maintainable code?

Discussion in 'Perl Misc' started by ngoc, Sep 5, 2005.

  1. ngoc

    ngoc Guest

    Hi
    Now I have a perl program with 5000 lines of code in a file. I want to
    divide it to many files, so that it is easy to maintain. But I face a
    lot of trouble with many subroutines using class variables. I do not
    want to use our. I remember 'NOT SURE' that two programs running with
    two our variables with same name, it modifies each other values.

    Is a 5000 lines of code in one file perl program normal in perl's world?
    Or I have to change it as soon as possible if I do not want my current
    and future colleagues will complain me as unexperience?
    ngoc, Sep 5, 2005
    #1
    1. Advertising

  2. ngoc

    John Bokma Guest

    ngoc <> wrote:

    > Hi
    > Now I have a perl program with 5000 lines of code in a file. I want to
    > divide it to many files, so that it is easy to maintain.


    Can you come up with a better design?

    > But I face a
    > lot of trouble with many subroutines using class variables.


    Ouch (I guess you mean global variables).

    > Is a 5000 lines of code in one file perl program normal in perl's world?


    CGI.pm is 7500+ :-D. (But almost halve of it is documentation).

    5000 lines of actual code is quite a lot to have in one program, or at
    least, I can't find a script (so far) I have written that comes close to
    it.

    > Or I have to change it as soon as possible if I do not want my current
    > and future colleagues will complain me as unexperience?


    I think that depends much more on your coding style.

    --
    John Small Perl scripts: http://johnbokma.com/perl/
    Perl programmer available: http://castleamber.com/
    Happy Customers: http://castleamber.com/testimonials.html
    John Bokma, Sep 5, 2005
    #2
    1. Advertising

  3. On Mon, 5 Sep 2005, John Bokma wrote:

    > CGI.pm is 7500+ :-D. (But almost halve of it is documentation).


    And a fair bit of that code is involved with its technique of
    incremental loading. Under the covers, it's pretty modular, as far as
    I can see.

    > > Or I have to change it as soon as possible if I do not want my current
    > > and future colleagues will complain me as unexperience?

    >
    > I think that depends much more on your coding style.


    Fair comment ;-)
    Alan J. Flavell, Sep 5, 2005
    #3
  4. ngoc <> wrote:

    > I do not
    > want to use our. I remember 'NOT SURE' that two programs running with
    > two our variables with same name, it modifies each other values.



    That is not true in the usual runtime environment.


    --
    Tad McClellan SGML consulting
    Perl programming
    Fort Worth, Texas
    Tad McClellan, Sep 5, 2005
    #4
  5. ngoc

    ngoc Guest


    >
    > It really depends on what the program is doing. I can think of one interface
    > I wrote using the Tk extensions that went well beyond 5000 lines in the main
    > program (plus many thousands more in custom modules that accompanied it).
    > There was simply no way to reduce the main program any further, however,
    > because all the code was required for manipulating the widgets.
    >
    > To the OP, hastily breaking your code up into module files to give the
    > appearance of good design will probably only make things worse.

    Excellent advice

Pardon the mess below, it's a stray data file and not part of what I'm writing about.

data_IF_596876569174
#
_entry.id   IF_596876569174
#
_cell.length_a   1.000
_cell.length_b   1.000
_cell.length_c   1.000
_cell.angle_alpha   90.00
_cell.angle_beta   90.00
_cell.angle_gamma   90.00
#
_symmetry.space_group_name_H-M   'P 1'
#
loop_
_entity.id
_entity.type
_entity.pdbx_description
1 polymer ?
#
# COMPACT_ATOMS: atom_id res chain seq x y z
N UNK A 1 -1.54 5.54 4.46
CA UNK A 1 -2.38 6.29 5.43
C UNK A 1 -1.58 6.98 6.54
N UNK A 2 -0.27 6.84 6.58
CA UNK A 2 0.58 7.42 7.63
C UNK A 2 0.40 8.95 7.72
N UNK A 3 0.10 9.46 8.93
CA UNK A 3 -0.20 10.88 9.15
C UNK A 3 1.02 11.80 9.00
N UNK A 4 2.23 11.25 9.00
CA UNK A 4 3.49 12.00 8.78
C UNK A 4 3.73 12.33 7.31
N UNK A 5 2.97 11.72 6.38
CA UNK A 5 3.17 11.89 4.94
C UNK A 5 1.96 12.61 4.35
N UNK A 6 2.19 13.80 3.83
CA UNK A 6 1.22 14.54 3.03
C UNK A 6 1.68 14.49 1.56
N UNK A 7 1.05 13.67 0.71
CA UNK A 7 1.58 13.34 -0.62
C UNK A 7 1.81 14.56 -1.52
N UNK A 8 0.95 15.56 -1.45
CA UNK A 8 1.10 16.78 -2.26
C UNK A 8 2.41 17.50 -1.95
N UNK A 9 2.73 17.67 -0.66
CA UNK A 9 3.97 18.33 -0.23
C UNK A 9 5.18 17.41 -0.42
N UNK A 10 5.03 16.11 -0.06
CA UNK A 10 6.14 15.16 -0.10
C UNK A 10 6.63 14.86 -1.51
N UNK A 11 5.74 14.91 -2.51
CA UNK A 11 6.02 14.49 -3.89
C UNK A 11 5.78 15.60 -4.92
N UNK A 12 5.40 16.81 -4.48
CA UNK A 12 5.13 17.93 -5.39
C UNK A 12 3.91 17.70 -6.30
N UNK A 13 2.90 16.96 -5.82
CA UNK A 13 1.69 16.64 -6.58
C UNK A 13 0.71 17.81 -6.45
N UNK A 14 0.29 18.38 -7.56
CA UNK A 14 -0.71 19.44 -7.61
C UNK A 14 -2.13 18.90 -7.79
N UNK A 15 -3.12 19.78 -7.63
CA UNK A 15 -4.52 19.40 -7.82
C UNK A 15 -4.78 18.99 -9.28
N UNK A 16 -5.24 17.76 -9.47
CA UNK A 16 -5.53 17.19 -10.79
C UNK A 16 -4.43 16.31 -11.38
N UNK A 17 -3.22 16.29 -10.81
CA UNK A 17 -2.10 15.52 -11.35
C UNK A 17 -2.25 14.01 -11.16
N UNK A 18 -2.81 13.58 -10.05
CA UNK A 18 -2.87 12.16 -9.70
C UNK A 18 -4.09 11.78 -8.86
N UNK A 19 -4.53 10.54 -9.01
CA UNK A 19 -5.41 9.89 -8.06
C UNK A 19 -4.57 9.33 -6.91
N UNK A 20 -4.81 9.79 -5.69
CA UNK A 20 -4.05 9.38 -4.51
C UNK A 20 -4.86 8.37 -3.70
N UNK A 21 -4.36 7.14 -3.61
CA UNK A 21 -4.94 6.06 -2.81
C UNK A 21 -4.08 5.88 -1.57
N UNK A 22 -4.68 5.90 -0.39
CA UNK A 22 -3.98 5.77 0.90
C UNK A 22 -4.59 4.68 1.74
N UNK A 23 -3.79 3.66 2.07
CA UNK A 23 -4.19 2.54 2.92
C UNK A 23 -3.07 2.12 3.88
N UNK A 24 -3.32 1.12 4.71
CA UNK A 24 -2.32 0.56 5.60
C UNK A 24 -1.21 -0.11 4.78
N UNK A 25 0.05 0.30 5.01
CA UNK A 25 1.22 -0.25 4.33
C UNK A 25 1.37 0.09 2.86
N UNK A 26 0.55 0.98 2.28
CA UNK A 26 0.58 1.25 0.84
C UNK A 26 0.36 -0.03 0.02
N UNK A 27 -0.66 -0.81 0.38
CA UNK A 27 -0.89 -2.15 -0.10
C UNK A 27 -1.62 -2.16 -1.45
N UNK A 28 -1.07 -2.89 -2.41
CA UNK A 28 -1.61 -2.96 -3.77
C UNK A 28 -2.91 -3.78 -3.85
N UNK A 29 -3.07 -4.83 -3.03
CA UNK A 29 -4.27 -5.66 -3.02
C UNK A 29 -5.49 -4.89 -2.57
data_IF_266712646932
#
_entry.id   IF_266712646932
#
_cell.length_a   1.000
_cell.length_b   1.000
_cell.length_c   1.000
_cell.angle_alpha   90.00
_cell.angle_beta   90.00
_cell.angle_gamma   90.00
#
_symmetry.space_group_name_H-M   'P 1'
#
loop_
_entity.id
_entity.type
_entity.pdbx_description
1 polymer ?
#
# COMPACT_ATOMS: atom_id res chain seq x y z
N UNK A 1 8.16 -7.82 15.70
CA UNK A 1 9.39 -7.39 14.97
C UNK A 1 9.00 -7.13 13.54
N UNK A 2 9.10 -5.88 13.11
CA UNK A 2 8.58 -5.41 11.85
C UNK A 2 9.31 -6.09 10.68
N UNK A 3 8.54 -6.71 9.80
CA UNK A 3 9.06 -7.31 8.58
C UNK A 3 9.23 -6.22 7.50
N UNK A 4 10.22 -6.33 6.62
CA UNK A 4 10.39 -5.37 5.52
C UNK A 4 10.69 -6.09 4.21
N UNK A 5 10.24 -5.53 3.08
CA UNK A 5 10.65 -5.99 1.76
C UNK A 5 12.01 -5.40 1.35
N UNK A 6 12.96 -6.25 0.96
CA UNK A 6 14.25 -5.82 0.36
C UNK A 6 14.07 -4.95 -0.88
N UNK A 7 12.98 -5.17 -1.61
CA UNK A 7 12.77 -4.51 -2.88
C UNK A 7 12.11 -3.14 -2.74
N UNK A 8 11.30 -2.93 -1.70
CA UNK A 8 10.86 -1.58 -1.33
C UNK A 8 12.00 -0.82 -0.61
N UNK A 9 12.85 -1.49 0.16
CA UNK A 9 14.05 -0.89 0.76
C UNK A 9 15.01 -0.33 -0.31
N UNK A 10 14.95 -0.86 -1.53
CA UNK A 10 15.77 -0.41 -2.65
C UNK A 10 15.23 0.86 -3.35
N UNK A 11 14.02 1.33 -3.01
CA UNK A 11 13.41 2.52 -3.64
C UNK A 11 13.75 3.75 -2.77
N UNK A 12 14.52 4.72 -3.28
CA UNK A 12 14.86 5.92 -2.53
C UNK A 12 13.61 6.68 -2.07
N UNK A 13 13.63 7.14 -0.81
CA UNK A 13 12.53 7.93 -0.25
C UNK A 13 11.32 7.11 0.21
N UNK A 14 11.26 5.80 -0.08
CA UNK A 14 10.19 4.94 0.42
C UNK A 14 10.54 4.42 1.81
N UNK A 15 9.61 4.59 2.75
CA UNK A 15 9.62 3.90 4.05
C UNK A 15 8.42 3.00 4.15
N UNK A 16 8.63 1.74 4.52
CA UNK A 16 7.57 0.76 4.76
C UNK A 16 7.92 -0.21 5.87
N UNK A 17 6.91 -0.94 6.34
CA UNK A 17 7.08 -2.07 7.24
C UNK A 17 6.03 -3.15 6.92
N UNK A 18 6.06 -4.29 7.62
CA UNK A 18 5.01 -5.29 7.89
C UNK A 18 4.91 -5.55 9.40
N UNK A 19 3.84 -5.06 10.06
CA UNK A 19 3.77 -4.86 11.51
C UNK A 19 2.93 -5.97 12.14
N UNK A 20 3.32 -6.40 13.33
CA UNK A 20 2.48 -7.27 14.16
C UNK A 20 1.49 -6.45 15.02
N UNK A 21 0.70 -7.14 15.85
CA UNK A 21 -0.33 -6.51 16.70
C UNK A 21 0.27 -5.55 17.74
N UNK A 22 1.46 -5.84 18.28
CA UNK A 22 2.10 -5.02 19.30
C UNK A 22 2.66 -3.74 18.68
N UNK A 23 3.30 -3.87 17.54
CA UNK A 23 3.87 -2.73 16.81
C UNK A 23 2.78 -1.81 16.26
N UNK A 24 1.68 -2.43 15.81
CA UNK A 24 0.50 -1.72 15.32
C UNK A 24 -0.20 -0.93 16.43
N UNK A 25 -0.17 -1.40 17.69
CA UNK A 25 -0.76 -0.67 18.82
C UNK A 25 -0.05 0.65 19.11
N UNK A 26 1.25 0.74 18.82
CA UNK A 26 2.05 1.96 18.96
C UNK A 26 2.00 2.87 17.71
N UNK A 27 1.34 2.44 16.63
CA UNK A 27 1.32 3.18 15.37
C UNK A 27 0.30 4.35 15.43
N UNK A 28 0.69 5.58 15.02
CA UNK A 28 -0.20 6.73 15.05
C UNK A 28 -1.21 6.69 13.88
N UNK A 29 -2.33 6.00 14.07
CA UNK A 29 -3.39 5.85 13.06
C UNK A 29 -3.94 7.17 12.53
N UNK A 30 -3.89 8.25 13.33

I can tell
    > you from experience that someone who asks for help (and learns from it) will
    > be better respected in the long run than someone who hacks code together and
    > then refuses to acknowledge their faults. If you have a lead or manager you
    > can ask advice of, take your code to them and find out what recommendations
    > they have. The approach can be something as simple as "I wrote this code
    > procedurally, but I was wondering if it should be modularized?" And then
    > once you have the person engaged ask how they would approach the problem of
    > breaking it up.
    >

    I am the only programmer in the team. I will try to ask around in the
    company who know perl.
    ngoc, Sep 5, 2005
    #5
  6. ngoc

    Matt Garrish Guest

    "John Bokma" <> wrote in message
    news:Xns96C832EF6547Ccastleamber@130.133.1.4...
    > ngoc <> wrote:
    >
    >> Hi
    >> Now I have a perl program with 5000 lines of code in a file. I want to
    >> divide it to many files, so that it is easy to maintain.

    >
    > Can you come up with a better design?
    >
    >> But I face a
    >> lot of trouble with many subroutines using class variables.

    >
    > Ouch (I guess you mean global variables).
    >
    >> Is a 5000 lines of code in one file perl program normal in perl's world?

    >
    > CGI.pm is 7500+ :-D. (But almost halve of it is documentation).
    >
    > 5000 lines of actual code is quite a lot to have in one program, or at
    > least, I can't find a script (so far) I have written that comes close to
    > it.
    >


    It really depends on what the program is doing. I can think of one interface
    I wrote using the Tk extensions that went well beyond 5000 lines in the main
    program (plus many thousands more in custom modules that accompanied it).
    There was simply no way to reduce the main program any further, however,
    because all the code was required for manipulating the widgets.

    To the OP, hastily breaking your code up into module files to give the
    appearance of good design will probably only make things worse. I can tell
    you from experience that someone who asks for help (and learns from it) will
    be better respected in the long run than someone who hacks code together and
    then refuses to acknowledge their faults. If you have a lead or manager you
    can ask advice of, take your code to them and find out what recommendations
    they have. The approach can be something as simple as "I wrote this code
    procedurally, but I was wondering if it should be modularized?" And then
    once you have the person engaged ask how they would approach the problem of
    breaking it up.

    Matt
    Matt Garrish, Sep 5, 2005
    #6
  7. ngoc

    Guest

    ngoc <> wrote:
    > Hi
    > Now I have a perl program with 5000 lines of code in a file. I want to